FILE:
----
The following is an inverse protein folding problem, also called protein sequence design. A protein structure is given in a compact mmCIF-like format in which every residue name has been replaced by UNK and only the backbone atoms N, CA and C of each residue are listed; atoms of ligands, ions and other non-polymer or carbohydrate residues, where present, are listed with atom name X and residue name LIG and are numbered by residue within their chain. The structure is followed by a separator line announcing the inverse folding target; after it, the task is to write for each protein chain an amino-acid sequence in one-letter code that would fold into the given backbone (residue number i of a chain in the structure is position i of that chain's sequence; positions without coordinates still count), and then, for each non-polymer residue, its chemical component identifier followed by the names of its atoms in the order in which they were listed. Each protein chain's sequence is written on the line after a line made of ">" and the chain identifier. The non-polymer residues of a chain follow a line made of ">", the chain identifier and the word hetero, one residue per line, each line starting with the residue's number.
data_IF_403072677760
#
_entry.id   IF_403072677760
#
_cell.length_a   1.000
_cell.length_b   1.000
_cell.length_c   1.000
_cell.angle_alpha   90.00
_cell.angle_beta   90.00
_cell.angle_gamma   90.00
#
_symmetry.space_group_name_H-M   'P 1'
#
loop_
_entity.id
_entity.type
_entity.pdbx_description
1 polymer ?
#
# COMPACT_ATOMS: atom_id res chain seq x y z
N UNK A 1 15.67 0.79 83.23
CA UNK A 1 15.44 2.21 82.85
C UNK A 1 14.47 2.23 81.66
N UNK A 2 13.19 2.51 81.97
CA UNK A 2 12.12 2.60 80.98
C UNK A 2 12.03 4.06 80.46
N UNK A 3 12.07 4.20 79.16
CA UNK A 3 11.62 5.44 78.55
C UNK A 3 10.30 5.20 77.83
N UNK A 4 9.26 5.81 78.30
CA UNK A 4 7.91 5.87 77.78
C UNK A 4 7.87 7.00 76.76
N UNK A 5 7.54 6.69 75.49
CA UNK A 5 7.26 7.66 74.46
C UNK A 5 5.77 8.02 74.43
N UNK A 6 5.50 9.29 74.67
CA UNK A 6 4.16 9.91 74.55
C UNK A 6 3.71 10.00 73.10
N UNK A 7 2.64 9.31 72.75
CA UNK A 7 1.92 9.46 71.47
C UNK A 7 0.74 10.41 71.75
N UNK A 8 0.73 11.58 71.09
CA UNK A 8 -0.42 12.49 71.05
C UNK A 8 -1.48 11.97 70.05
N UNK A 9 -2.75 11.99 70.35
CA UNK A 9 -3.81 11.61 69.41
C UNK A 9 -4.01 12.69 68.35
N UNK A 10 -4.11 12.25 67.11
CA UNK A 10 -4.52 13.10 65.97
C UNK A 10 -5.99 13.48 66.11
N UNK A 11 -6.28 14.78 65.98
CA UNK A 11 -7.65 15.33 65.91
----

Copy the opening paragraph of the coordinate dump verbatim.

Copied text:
The following is an inverse protein folding problem, also called protein sequence design. A protein structure is given in a compact mmCIF-like format in which every residue name has been replaced by UNK and only the backbone atoms N, CA and C of each residue are listed; atoms of ligands, ions and other non-polymer or carbohydrate residues, where present, are listed with atom name X and residue name LIG and are numbered by residue within their chain. The structure is followed by a separator line announcing the inverse folding target; after it, the task is to write for each protein chain an amino-acid sequence in one-letter code that would fold into the given backbone (residue number i of a chain in the structure is position i of that chain's sequence; positions without coordinates still count), and then, for each non-polymer residue, its chemical component identifier followed by the names of its atoms in the order in which they were listed. Each protein chain's sequence is written on the line after a line made of ">" and the chain identifier. The non-polymer residues of a chain follow a line made of ">", the chain identifier and the word hetero, one residue per line, each line starting with the residue's number.